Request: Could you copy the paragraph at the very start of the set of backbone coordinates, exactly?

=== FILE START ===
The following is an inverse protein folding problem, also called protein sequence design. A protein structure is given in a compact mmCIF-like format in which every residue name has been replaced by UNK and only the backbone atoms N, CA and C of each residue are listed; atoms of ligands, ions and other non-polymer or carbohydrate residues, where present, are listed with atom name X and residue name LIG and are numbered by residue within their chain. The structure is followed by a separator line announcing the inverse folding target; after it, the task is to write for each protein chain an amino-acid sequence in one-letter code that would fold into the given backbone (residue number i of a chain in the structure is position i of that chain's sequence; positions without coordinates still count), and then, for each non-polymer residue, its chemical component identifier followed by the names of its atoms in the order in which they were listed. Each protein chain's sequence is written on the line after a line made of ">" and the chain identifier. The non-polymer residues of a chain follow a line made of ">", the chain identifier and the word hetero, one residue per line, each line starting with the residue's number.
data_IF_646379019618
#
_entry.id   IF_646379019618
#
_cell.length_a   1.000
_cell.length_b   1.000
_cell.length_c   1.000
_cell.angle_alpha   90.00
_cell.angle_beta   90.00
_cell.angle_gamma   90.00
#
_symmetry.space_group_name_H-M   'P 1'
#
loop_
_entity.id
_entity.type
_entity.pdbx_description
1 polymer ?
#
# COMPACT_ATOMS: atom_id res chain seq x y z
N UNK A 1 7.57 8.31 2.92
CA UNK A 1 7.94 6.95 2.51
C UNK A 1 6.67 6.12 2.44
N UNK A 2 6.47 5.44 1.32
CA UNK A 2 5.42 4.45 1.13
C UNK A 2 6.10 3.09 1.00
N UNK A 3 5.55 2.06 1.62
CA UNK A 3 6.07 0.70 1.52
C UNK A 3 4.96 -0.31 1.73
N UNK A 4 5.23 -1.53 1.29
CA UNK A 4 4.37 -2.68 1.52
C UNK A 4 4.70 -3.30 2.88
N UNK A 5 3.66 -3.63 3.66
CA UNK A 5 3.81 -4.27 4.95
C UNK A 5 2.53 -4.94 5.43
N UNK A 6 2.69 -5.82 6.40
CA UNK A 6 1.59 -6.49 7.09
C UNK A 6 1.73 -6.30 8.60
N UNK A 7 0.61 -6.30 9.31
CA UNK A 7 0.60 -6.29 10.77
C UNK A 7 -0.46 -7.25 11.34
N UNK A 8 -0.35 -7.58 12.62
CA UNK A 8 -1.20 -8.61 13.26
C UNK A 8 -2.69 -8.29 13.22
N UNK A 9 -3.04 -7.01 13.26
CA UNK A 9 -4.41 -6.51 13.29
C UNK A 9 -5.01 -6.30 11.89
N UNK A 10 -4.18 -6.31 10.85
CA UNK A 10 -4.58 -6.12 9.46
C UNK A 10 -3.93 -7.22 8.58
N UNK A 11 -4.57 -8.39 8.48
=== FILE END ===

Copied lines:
The following is an inverse protein folding problem, also called protein sequence design. A protein structure is given in a compact mmCIF-like format in which every residue name has been replaced by UNK and only the backbone atoms N, CA and C of each residue are listed; atoms of ligands, ions and other non-polymer or carbohydrate residues, where present, are listed with atom name X and residue name LIG and are numbered by residue within their chain. The structure is followed by a separator line announcing the inverse folding target; after it, the task is to write for each protein chain an amino-acid sequence in one-letter code that would fold into the given backbone (residue number i of a chain in the structure is position i of that chain's sequence; positions without coordinates still count), and then, for each non-polymer residue, its chemical component identifier followed by the names of its atoms in the order in which they were listed. Each protein chain's sequence is written on the line after a line made of ">" and the chain identifier. The non-polymer residues of a chain follow a line made of ">", the chain identifier and the word hetero, one residue per line, each line starting with the residue's number.